I did remember a life before the depression, though I always struggled with things that I knew other people didn’t. I longed for that life and I imagined I could will myself out of the darkness. But, hard as I tried, I, of course, could not.
As I tried everything I possibly could to save myself, it was to no avail. I began to wonder if I would ever be whole again. I tried St. John’s Wort and the depression subsided for a while. I was thrilled with the idea of being able to focus again…to be able to read…participate…learn…live. But then I couldn’t still. I crumbled with that realization. Something bigger than me was making it impossible for me to function normally.
And maybe those of you who know me never saw this…the struggle. I thought it was my fault, so why would I put out my wounds for all of you to see. Sure, I’m doing that here, but this is a virtual world for just such purposes. I am free to rant, free to expose myself. I know who reads this for the most part…the two people…and I don’t care what you read…you pretty much know it all anyway. And for the rest of you, I don’t really care. This is a rant. I’m here to keep typing until I understand it all. I write to clear my head, to formulate ideas and to get them out. But, in real life, I wore a smile…it was my protection against the world. If I could pretend to be happy, maybe one day it would take me over and it wouldn’t be just pretending anymore…but, no, that didn’t happen either.
As I faced the “real world,” everything collapsed. Without structure or purpose beyond myself, it all fell apart. I tried the website thing, but it was not enough to sustain me-financially or emotionally. I could not fix the things that were broken within the site, and I could not fix the things that were broken within myself.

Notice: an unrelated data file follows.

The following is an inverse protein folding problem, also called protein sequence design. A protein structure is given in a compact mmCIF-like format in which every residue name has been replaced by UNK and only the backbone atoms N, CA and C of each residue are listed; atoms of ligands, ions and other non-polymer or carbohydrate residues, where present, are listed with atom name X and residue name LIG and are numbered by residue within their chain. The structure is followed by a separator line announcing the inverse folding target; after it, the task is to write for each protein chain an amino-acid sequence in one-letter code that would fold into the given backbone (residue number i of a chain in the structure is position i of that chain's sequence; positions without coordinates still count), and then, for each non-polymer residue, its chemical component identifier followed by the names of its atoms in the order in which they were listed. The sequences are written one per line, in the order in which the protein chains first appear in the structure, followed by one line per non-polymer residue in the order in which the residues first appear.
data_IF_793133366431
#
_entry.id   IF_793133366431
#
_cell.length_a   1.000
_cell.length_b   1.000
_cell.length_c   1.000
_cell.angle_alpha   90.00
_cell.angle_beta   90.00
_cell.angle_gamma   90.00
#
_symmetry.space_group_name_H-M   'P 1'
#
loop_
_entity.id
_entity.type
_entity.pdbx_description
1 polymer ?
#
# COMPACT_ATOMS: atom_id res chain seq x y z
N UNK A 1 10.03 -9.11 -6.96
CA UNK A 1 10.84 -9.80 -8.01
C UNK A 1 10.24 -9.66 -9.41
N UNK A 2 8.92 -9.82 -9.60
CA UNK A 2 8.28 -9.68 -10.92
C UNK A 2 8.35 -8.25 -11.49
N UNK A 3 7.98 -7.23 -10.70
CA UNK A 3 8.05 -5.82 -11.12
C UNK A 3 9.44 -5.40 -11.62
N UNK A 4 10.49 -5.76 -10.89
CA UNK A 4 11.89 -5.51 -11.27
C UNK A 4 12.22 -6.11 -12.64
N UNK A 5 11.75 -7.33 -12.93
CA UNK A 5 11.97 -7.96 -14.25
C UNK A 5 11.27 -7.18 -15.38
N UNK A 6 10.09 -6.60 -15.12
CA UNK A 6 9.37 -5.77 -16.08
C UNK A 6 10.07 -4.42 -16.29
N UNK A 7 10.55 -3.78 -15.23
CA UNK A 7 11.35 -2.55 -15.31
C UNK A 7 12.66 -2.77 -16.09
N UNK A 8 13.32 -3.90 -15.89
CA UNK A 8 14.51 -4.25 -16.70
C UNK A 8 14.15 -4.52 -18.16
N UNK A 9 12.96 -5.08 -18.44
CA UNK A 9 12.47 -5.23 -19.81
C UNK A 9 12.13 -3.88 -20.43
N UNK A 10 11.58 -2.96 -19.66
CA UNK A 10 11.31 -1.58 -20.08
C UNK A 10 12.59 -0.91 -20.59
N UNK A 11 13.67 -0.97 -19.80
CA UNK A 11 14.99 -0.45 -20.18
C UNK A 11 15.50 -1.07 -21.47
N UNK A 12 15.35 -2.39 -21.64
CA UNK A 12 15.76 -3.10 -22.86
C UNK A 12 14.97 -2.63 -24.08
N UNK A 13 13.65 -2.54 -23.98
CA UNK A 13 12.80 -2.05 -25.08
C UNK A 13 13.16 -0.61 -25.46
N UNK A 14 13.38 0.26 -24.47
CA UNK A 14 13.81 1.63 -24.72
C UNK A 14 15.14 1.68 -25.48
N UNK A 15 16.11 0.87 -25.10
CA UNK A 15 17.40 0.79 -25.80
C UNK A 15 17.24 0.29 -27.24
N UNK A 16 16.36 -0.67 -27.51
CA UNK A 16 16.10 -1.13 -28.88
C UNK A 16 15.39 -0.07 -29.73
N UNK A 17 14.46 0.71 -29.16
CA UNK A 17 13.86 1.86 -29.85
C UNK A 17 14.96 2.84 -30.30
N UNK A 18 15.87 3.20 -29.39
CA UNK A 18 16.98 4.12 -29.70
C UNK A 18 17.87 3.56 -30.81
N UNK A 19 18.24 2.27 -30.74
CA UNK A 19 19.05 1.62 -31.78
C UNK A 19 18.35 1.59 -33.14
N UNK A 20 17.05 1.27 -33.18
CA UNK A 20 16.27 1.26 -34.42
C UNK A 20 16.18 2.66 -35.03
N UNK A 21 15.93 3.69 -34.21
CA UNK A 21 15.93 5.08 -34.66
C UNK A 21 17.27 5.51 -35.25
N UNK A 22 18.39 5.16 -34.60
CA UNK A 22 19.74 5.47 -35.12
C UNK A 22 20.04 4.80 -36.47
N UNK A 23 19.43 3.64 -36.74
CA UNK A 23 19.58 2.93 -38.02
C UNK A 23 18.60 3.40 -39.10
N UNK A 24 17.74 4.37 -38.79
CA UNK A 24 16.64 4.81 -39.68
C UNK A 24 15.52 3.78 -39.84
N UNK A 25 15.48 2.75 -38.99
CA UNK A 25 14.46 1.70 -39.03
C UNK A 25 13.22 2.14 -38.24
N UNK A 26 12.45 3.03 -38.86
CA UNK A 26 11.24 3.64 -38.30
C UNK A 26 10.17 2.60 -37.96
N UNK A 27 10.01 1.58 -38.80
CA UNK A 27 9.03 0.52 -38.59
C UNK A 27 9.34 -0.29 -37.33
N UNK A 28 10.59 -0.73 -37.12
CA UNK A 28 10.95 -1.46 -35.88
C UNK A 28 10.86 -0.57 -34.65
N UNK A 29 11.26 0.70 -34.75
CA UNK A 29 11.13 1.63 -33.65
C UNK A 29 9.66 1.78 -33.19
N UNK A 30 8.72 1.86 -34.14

And then a friend suggested it, Attention Deficit Disorder…one of the more recent labels…one of the more important labels that has helped me regain some control over my life. I researched on my own for a while…websites, books, songs, anything I could get my hands on. The first time I read a list of symptoms, I saw my life reflected in those pages. Everything I was and had been came to the surface. It explained so much…most of it…or at least a big chunk of it. And then I went to a shrink…to find out for sure. It took a long time to make that step…cause, I guess in some ways I was afraid he would tell me I was wrong and I’d be back at square one wondering what the hell was wrong with me.
But, no, he did not tell me that I was wrong. He said, “I don’t usually recommend medication on the first visit, but you definitely seem like the perfect candidate.” One more visit and a trip to the psychologist (or psychiatrist…can’t keep ‘em straight-whoever gives the meds) and I went home with a diagnosis of ADD/ADHD, a prescription for Adderall and the hope that my life would finally get better.
And it did…in some ways. But, as with any kind of self reflection, things tend to get harder before they get easier. It is painful to reflect upon my life and to see the countless times ADD/ADHD defined my situation. I see the countless hours spent in the UGA library trying desperately to read my film books while the rest of the school sat knocking a few back at happy hour. I see the relationships gone to crap as I impulsively changed my mind about what I wanted…pushed and pulled, loved and hated…, “He never stood a chance,” and no, no, he didn’t. I regret that, for him…although, I think we’ve both ended up better for it. It was not meant to be, as things that do not happen are not meant to be…and that is all I can put my faith in. Yet, somehow, seeing how much of that was my fault hurts. I see myself forgetting 3 pages of a poem I had memorized and could recite honestly (though I don’t remember how I did it) backwards…and not even realizing I forgot them. I see myself signing up for classes I had already taken and sleeping through my first exam at UGA. I see myself almost failing out of math my senior year and rewriting my entire research paper in English my junior year because the teacher could not find a point anywhere within the 10 pages I turned in. There are hundreds of other examples I could pour out on this page, but it would not be productive.